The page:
Published by Bay Horse on January 21st, 2014
Genres: horror, post apocalyptic, young adult
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Sixteen-year-old Lola is a daredevil. She likes playing hooky, making out with bad boy Everett James, and stealing cars. The reason behind all of her rebellious antics? Because she can. But what can one girl do against a horde of murderous vampires?
Aided by her sometimes sober father, her best friend Travis, and Maximus, the mysterious stranger who appeared out of no where to save her life, Lola must accomplish what the rest of the human race has failed to do in the aftermath of the world wide massacre: survive.
But how do you survive when everything you know has been destroyed... and the one person you thought you could trust ends up being the most dangerous person of all?
Finally! Scary vampires! It’s been a while since I read a book about vampires. These days, they aren’t too popular a subject in YA and that’s probably due to the oversaturation that came just after Twilight. So color me refreshed when I discovered A Night Without Stars, the first vampire YA I’ve seen in a long time that shows these suckers as the villains they’re supposed to be.
My favorite part about this novel was the main character, Lola Sanchez. She’s plucky and sarcastic and carries inside her a boatload of seething, unpredictable anger. She’s the bad girl of Revere, PA, and when we first get to meet her, she’s readying herself to hotwire a car. And when everything goes to shit, she maintains that badass attitude, which I loved so much. I feel like a lot of the books I read are about timid, shy girls, but not this time. Lola is a fighter, no just because she has to be, but because she always has been. Because she can.
Lola’s relationship with her dorky best friend Travis is endearing. They’re an unlikely match and yet they somehow make perfect sense when they’re together. I also thought her relationship with her father was one that was easy to relate to and one that isn’t explored very much, I don’t think. Her father is an alcoholic, and she’s very, very pissed about it. But the author did a wonderful job of showing just how hard it is to love an addict.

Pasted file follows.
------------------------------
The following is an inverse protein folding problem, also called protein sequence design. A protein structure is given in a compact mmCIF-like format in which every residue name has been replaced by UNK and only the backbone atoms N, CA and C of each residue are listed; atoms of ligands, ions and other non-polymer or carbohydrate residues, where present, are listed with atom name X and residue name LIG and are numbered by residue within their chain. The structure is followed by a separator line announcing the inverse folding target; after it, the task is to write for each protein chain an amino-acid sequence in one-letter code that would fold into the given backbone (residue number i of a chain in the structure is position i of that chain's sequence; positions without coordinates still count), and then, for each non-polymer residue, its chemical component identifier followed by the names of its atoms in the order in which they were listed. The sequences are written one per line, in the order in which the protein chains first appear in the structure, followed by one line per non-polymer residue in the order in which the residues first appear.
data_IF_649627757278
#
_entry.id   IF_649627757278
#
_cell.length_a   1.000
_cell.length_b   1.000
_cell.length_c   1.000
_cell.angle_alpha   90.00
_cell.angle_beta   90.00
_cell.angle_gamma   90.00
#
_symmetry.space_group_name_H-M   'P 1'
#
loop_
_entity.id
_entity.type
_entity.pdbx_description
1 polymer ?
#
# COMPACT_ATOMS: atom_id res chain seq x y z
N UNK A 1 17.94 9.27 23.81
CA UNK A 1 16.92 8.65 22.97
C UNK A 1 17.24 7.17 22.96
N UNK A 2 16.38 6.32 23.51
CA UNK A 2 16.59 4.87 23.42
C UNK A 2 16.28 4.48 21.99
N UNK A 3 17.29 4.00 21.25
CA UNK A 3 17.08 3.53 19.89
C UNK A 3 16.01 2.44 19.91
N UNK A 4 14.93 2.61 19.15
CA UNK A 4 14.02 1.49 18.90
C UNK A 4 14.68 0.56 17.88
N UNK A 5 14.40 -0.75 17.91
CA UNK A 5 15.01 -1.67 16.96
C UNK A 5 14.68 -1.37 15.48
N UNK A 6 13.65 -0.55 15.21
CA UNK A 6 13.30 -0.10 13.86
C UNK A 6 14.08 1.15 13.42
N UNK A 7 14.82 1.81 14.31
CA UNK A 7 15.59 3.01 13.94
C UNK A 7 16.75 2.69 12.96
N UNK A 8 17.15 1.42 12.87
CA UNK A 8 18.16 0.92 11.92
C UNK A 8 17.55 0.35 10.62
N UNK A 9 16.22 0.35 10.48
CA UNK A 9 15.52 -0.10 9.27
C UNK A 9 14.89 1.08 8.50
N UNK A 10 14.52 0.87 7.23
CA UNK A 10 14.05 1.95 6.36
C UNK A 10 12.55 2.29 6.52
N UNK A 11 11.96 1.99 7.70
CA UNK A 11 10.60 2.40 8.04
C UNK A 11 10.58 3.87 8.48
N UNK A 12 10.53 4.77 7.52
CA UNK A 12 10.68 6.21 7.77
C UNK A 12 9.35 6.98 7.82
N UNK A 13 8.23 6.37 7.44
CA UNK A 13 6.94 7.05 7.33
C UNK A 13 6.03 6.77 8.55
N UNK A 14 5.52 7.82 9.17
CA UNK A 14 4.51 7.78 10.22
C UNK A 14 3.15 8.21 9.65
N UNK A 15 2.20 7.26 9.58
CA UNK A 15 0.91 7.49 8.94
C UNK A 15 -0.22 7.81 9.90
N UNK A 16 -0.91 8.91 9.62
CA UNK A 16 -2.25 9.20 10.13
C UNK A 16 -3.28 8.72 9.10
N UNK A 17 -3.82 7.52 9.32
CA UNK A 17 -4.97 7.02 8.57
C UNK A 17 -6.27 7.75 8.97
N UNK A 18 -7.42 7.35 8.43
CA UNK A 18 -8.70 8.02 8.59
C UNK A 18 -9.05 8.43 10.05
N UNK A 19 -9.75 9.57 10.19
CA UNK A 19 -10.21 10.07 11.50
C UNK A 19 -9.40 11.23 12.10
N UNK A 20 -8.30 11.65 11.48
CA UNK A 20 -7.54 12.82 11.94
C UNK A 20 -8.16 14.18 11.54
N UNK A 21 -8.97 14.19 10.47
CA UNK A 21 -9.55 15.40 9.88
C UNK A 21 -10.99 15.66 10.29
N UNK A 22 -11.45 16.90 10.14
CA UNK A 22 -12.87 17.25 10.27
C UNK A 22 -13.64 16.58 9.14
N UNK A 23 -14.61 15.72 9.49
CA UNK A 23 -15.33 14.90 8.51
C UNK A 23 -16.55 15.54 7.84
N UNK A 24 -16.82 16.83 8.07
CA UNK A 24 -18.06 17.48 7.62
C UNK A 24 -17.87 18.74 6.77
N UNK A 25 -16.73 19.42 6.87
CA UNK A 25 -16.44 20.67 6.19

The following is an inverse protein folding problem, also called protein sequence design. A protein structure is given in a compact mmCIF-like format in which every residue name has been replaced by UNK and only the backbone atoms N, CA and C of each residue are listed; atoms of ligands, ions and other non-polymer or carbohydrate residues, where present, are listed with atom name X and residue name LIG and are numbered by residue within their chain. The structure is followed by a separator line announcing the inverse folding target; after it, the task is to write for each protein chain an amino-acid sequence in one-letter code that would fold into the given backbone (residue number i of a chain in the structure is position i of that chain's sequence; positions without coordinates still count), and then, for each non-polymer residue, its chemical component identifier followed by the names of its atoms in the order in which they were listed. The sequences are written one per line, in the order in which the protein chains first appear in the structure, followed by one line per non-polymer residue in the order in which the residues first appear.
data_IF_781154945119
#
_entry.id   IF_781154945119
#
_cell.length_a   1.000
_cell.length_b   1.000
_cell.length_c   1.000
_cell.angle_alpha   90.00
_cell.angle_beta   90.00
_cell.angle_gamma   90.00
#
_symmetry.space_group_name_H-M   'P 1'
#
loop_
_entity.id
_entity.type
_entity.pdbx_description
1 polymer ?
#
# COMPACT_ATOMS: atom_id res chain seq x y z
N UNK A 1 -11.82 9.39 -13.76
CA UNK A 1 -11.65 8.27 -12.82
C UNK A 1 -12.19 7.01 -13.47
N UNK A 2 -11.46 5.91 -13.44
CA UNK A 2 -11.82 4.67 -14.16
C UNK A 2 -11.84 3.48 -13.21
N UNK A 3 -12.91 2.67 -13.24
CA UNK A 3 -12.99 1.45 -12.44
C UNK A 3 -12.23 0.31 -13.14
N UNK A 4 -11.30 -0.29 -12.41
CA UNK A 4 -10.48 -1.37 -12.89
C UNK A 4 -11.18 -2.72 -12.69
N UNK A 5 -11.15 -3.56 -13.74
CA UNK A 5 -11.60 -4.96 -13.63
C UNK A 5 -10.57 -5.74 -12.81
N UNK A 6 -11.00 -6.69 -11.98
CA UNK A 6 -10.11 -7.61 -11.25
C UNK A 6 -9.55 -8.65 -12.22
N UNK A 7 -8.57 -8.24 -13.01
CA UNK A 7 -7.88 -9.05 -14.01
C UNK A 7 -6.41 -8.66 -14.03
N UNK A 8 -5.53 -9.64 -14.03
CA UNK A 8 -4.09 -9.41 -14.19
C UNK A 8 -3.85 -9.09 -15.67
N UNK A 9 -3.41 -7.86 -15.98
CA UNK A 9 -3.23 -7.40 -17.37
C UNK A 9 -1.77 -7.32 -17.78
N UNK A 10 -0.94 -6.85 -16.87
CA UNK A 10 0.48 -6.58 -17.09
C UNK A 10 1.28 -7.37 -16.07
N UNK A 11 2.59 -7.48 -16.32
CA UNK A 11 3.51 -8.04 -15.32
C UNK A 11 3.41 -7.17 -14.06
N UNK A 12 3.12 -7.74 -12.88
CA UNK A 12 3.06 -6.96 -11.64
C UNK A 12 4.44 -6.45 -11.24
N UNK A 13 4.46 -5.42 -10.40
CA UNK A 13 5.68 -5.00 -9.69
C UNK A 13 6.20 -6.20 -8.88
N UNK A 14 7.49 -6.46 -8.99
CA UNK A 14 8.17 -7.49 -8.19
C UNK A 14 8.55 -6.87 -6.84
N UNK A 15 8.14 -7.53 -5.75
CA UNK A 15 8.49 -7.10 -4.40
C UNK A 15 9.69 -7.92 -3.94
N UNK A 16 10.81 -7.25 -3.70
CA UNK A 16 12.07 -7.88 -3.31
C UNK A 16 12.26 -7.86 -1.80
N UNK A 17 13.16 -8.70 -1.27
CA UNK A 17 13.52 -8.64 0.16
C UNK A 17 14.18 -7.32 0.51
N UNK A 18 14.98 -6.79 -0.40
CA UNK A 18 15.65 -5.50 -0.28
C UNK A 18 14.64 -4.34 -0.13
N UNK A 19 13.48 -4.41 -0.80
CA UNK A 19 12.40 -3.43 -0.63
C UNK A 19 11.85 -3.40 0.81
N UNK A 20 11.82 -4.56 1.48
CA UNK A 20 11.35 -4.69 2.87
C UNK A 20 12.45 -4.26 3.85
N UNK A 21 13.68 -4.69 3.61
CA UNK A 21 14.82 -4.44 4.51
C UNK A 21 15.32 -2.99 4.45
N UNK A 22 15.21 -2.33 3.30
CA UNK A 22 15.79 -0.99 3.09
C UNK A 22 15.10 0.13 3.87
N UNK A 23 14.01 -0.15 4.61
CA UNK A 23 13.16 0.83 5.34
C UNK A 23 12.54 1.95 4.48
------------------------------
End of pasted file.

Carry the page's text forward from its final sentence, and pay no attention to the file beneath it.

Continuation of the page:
Now, A Night Without Stars obviously wasn’t a big Kumbaya-talk-about-your-feelings-over-a-campfire kind of book. There was a LOT of violence and some gore and a ton of action and blood. Lola’s entire hometown is completely slaughtered over the course of two days and the wreckage, including the bodies, is left on display in the streets. This is not a quiet novel. It kind of punches you in the face and never lets you have any doubt about how much shit Lola and her loved ones are caught up in.
There are some things I don’t quite understand just yet, though. I don’t totally understand the vampires’ endgame, why they picked this particular small town, or what they plan to do after they’ve killed all the humans in the world, which is obviously their plan. I also don’t understand the vamps’ powers. At one point, Lola is bitten and it gives her some supernatural healing capabilities and it also means the vampire who bit her can track her. I find that weird, only because most vampire stories I’ve seen have it the other way around – if a human ingests the vampire’s blood, then all that weird stuff happens. I’d also like to know what’s up with Maximus, but I guess all my questions will be answered in the sequel.
The writing style was okay – it was fast paced and Lola didn’t tend to carry on too much inside her own head. I did find some problems, though, especially in the last 50 pages of the book. There were quite a few spelling and grammar issues. It wasn’t bad enough to take me out of the story entirely, but I do wish they weren’t there.
A Night Without Stars does end on one fucked up cliffhanger, and I can tell you that I will definitely be reading the sequel. There are some questions I definitely need answered and I am anxious to find out what’s in store for Lola and how she manages to get herself out of this horrible situation.